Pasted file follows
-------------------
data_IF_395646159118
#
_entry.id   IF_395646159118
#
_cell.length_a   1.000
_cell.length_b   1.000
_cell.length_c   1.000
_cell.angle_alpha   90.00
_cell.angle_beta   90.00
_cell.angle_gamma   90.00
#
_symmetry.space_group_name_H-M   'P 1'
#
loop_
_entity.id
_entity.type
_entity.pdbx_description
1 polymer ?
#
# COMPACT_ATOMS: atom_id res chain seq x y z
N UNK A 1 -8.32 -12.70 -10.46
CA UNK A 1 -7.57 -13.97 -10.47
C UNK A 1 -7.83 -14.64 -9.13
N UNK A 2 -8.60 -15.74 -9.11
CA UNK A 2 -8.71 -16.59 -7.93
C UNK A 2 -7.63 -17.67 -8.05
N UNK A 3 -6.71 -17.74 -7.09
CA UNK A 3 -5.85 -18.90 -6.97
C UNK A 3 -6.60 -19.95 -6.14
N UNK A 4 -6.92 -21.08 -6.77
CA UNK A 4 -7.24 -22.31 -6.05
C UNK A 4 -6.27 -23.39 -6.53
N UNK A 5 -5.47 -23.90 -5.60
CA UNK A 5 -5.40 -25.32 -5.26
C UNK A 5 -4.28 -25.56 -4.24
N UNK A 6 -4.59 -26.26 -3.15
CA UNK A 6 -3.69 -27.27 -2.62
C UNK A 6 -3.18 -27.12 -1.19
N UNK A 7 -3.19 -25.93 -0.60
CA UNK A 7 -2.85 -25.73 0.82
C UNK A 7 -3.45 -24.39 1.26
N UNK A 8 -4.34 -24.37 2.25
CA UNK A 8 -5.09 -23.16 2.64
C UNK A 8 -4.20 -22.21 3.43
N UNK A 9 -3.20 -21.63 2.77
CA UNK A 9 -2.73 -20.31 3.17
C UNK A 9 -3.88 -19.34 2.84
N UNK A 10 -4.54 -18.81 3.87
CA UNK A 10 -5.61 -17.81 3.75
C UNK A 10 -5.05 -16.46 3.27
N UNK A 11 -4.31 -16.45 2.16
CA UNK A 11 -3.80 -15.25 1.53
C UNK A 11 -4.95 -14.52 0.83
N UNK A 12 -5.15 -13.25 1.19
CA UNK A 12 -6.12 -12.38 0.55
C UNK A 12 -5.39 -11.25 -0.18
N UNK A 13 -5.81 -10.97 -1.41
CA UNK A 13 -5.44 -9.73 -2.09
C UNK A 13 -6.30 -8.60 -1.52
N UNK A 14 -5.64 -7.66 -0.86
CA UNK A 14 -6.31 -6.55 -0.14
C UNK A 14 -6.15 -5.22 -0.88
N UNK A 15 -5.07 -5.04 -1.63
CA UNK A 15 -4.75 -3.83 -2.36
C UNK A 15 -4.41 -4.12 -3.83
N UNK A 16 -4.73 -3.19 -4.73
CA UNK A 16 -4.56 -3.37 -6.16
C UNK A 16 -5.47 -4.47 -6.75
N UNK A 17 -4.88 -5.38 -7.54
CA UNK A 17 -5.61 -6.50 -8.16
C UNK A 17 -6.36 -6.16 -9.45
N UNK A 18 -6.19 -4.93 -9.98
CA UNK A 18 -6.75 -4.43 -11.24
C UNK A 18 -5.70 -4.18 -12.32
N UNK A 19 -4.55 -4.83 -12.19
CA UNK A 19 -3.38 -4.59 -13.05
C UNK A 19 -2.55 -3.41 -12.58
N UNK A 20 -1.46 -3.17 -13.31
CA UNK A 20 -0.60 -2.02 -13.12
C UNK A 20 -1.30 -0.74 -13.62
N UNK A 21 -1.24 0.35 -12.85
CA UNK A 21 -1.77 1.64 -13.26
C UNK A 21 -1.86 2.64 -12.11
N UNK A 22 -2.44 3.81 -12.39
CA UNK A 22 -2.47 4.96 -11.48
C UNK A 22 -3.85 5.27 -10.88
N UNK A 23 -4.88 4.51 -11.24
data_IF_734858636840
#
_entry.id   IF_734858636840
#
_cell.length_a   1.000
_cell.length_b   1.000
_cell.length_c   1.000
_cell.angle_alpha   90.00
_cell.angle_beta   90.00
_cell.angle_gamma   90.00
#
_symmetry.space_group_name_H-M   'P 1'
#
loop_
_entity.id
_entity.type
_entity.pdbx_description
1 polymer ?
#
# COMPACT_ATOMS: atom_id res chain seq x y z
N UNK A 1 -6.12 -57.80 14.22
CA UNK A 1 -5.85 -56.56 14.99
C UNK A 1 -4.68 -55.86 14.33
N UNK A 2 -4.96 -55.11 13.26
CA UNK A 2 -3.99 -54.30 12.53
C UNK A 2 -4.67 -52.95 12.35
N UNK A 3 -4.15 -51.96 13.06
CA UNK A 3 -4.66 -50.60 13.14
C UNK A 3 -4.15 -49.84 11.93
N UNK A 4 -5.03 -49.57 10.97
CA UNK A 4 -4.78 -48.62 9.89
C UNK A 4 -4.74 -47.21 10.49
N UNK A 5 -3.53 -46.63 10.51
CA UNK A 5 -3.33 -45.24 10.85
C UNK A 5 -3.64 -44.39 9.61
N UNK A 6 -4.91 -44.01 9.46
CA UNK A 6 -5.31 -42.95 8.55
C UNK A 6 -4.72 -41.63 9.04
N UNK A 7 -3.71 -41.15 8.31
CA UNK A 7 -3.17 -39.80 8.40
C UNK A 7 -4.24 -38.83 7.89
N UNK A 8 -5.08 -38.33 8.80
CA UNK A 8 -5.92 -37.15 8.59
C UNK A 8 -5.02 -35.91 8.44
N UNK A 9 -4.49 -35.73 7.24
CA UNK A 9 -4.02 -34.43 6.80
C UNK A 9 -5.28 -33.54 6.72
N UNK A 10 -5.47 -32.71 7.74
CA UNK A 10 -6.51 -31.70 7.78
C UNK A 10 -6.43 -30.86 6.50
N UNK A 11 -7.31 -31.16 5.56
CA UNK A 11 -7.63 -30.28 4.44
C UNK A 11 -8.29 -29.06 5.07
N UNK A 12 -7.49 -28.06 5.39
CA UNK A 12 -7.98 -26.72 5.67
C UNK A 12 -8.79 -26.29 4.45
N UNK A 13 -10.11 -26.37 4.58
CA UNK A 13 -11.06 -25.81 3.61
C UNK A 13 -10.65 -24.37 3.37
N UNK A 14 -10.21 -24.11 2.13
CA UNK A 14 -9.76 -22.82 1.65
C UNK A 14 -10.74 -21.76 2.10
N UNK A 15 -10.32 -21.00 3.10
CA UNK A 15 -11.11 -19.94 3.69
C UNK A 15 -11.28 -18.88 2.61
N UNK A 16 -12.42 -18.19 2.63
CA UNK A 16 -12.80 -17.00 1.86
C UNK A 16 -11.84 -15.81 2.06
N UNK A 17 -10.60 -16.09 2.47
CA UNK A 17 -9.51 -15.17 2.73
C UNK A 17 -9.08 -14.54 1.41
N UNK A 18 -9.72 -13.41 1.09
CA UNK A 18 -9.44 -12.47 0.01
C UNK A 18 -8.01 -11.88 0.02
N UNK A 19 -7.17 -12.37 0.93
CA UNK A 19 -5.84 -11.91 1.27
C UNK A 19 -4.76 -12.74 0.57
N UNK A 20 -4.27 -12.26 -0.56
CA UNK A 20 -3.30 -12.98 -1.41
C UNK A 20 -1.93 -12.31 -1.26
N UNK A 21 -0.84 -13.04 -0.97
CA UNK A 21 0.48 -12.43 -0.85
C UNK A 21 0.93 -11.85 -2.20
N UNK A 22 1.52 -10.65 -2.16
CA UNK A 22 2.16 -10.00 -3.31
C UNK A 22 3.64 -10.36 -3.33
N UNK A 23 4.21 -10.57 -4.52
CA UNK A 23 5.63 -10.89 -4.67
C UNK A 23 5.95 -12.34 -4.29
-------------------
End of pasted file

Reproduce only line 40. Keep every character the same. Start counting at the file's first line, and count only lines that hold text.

CA UNK A 7 -2.85 -25.73 0.82